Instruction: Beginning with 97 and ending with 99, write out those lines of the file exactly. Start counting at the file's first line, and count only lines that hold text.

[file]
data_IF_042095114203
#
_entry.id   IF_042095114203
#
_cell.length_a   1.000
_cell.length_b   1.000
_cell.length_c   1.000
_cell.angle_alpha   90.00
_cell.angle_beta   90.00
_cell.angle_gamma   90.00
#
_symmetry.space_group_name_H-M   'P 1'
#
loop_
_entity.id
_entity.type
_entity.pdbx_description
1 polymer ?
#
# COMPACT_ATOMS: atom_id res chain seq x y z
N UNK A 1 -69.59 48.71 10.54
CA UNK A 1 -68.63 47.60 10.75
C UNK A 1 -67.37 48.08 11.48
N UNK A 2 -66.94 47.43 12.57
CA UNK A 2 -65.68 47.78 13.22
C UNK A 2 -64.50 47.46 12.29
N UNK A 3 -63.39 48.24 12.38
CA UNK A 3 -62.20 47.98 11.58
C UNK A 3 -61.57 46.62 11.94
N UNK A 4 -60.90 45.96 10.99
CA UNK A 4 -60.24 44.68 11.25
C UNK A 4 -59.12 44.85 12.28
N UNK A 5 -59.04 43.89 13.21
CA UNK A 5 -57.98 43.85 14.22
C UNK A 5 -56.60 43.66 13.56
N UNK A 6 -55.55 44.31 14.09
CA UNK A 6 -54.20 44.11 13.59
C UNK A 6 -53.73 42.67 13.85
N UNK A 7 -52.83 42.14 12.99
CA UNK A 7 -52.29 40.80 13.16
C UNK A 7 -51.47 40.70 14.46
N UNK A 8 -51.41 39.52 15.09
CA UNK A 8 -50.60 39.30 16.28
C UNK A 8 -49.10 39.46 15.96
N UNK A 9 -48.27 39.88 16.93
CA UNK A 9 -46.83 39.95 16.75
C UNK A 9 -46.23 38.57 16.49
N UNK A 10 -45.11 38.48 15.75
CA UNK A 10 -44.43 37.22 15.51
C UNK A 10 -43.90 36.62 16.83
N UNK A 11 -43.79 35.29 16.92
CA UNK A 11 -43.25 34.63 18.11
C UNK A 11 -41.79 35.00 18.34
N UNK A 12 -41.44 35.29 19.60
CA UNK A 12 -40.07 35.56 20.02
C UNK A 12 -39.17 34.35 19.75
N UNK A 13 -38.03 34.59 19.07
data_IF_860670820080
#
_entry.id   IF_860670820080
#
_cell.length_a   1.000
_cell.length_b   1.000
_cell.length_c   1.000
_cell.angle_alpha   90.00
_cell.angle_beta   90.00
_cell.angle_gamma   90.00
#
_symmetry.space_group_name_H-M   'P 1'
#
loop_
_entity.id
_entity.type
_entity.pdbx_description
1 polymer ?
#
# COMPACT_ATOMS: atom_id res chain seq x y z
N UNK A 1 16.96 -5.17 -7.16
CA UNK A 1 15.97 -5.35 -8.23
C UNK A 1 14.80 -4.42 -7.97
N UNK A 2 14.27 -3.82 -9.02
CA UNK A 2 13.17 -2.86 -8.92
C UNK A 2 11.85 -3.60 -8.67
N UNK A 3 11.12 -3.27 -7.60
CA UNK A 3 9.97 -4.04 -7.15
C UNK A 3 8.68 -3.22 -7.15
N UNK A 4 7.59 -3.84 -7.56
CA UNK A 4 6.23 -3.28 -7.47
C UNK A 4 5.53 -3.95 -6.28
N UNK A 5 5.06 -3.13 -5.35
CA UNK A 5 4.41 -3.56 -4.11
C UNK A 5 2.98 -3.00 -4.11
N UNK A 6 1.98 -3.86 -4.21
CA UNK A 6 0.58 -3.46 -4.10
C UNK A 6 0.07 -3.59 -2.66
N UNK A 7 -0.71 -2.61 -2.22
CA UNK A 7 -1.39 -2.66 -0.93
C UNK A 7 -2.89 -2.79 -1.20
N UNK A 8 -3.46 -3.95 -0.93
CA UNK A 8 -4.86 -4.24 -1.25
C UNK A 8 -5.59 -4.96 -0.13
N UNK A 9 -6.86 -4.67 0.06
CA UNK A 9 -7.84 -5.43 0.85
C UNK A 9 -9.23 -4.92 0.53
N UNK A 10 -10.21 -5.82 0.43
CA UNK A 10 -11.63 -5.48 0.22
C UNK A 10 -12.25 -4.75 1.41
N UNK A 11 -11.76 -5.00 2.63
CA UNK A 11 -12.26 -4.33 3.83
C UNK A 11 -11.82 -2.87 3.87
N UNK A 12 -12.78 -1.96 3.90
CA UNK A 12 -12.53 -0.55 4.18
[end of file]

CA UNK A 7 -1.39 -2.66 -0.93
C UNK A 7 -2.89 -2.79 -1.20
N UNK A 8 -3.46 -3.95 -0.93